J.Adams & Co came across some traditional lanterns that they thought needed to be revived. Updated to suit today’s fashions and manufacturing techniques, the result is the Ash wall light. Available in both an antique brass and bronze finish, this wall light adds a touch of ambient illumination to any space. www.jadamsandco.com

The luxurious, modernist brass and marble Pavilion Series lights use a restricted palette of materials to evoke the elegance and precision of Mies van der Rohe’s beautifully modernist Barcelona Pavilion, which inspired them. The design combines attention to detail, simplicity of form and masterful craftsmanship. www.johnhollingtondesign.com

4. Hoist Rich Brilliant Willing

5. Pleated Crystal Marc Wood Studio

6. Blossom LightArt

The Hoist is a playful family of pendants and sconces that come in all shapes and sizes depending on your need and can be layered to create a dynamic composition. Waterproof, the highly durable exterior is also suitable for outdoor installation, creating the possibility for a cohesive interior and exterior. www.richbrilliantwilling.com

Handmade in Bohemia and London, the collection draws upon Marc’s love for Czech artisan glass work and British engineered detailing. Designed with light-play in mind, the highly prized, double walled borosilicate glass shade sparkles with colour as it refracts the rays passing through, emitting a warm and playful glow. www.marcwoodstudio.com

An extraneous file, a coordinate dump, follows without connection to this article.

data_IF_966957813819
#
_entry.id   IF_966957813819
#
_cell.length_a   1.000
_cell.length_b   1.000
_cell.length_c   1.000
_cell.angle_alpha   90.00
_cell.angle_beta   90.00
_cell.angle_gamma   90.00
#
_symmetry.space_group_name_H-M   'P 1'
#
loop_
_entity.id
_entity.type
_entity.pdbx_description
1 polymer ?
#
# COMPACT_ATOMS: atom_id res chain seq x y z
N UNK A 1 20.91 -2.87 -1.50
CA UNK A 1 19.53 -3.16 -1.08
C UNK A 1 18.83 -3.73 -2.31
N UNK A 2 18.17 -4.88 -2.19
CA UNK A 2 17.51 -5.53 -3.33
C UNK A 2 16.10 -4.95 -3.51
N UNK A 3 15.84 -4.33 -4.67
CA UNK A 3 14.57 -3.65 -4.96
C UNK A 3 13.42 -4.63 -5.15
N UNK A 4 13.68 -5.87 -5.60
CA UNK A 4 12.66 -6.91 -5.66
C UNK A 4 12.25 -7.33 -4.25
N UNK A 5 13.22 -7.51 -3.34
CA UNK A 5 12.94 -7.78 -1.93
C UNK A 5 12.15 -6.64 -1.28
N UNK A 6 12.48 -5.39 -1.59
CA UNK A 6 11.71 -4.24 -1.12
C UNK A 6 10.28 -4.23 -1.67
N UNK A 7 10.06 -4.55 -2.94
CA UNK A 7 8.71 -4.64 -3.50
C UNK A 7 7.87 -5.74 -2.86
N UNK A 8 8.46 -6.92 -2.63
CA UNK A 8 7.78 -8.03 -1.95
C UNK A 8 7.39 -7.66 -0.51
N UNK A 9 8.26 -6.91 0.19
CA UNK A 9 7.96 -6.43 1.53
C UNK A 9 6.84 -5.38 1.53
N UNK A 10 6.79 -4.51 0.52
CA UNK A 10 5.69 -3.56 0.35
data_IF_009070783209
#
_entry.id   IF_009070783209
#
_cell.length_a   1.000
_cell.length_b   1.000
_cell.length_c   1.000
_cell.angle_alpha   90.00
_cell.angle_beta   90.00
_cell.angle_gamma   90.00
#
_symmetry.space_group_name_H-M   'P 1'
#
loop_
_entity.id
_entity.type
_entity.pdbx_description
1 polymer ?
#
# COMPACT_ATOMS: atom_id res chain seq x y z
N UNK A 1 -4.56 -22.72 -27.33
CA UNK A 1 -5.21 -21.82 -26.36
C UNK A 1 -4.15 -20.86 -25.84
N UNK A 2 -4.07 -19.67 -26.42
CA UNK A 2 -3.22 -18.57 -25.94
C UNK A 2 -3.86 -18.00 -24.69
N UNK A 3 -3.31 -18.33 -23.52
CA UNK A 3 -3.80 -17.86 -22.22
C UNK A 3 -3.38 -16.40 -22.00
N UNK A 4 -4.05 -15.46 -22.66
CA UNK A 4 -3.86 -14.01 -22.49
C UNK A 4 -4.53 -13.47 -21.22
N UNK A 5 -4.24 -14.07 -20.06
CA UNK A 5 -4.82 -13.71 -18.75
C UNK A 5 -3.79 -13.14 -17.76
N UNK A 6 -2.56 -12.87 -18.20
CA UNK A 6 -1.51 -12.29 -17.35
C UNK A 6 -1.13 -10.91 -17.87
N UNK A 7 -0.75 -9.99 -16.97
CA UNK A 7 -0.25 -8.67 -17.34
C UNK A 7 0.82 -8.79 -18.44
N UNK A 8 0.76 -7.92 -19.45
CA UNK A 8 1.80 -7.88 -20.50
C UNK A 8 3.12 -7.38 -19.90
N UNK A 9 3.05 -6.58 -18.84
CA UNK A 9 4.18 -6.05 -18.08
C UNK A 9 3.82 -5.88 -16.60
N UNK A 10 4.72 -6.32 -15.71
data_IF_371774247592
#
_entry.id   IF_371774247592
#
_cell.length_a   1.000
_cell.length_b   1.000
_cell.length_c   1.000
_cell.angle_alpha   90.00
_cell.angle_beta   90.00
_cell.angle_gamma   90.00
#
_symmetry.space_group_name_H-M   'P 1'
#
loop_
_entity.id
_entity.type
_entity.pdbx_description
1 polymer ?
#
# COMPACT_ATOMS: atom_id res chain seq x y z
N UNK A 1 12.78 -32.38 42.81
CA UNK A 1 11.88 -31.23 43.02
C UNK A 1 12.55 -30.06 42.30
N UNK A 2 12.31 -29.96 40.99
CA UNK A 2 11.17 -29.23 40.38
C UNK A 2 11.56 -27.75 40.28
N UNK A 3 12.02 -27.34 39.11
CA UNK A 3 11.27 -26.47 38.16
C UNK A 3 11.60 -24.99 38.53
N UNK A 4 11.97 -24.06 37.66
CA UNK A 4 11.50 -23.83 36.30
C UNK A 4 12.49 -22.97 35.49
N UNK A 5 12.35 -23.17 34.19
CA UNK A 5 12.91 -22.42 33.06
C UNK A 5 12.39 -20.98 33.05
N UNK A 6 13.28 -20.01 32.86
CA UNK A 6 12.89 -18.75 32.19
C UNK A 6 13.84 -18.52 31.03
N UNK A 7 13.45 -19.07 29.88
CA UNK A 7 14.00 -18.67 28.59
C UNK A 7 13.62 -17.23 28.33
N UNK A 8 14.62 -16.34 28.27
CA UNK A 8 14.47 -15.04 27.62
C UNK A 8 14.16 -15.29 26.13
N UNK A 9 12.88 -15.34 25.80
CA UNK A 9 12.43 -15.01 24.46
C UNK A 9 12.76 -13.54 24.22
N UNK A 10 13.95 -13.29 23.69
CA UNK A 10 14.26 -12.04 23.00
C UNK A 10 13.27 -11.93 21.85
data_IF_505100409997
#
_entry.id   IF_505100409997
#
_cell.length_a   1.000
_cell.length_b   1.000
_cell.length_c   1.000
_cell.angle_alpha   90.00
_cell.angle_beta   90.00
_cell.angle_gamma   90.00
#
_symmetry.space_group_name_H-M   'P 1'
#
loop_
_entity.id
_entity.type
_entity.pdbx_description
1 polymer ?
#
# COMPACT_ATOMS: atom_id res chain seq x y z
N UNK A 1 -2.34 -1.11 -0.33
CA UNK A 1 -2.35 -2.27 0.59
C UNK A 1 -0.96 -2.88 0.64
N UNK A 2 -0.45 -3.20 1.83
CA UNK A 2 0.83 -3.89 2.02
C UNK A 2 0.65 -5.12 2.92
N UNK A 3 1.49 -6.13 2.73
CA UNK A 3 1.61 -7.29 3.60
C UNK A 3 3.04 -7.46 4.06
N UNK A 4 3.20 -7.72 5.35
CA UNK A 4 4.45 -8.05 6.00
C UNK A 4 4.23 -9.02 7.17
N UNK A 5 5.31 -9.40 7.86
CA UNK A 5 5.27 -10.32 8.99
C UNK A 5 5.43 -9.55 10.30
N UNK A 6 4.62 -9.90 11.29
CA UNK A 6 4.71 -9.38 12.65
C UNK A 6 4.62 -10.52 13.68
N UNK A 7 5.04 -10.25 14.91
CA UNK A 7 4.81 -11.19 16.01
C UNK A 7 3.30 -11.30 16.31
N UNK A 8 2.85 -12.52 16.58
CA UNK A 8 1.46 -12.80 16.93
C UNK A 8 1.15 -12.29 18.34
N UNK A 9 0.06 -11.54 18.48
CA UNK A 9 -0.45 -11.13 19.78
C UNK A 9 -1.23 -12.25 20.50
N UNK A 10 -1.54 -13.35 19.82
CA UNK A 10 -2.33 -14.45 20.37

These organic, handmade shapes form artistic sculptural lighting pieces that are perfect to line an apartment hallway by providing a soft, but bright glow to the residential space. Each floral inspired pendant is modern and whimsical, beautifully blending into your interior decor. www.lightart.com




On Show

A look ahead to forthcoming design shows with a strong lighting element.

WANTED DESIGN • BROOKLYN / MANHATTAN 17-22 May 2018 (www.wanteddesignnyc.com)

19-22 September 2018 (www.100percentdesign.co.uk)



20-23 May 2018 (www.icff.com)

20-23 September 2018 (www.londondesignfair.co.uk)

CLERKENWELL DESIGN WEEK • LONDON 22-24 May 2018 (www.clerkenwelldesignweek.com)

DARC AWARDS / DECORATIVE • LONDON 31 May 2018 (www.darcawards.com/decorative)

HOSPITALITY MINDS EUROPE • LONDON 13-14 June 2018 (www.wplgroup.com)

7-11 September 2018 (www.maison-objet.com)

16-19 September 2018 (www.decorex.com)

DARC ROOM • LONDON 19-20 September 2018 (www.darcroom.com)

DESIGNJUNCTION • LONDON 20-23 September 2018 (www.thedesignjunction.co.uk)



18-22 October 2018 (www.interieur.be)

BDNY • NEW YORK 11-12 November 2018 (www.bdny.com)




DOWNTOWN DESIGN DUBAI •DUBAI 13-16 November 2018 (www.downtowndesign.com)



4-6 December 2018 (www.icff.com/florida)

DARC AWARDS / ARCHITECTURAL • LONDON 6 December 2018 (www.darcawards.com/architectural)

AD INDEX ANDLight..........................................................................83

David Trubridge.............................................................121

Linea Light Group.......................................................... 41



Louis Poulsen................................................................... 19


designheure...................................................................... 81

Martinelli Luce.................................................................59

Art and Alchemy.......................................................... 101

Durable/ Luctra..............................................................63



Enigma............................................................................. 103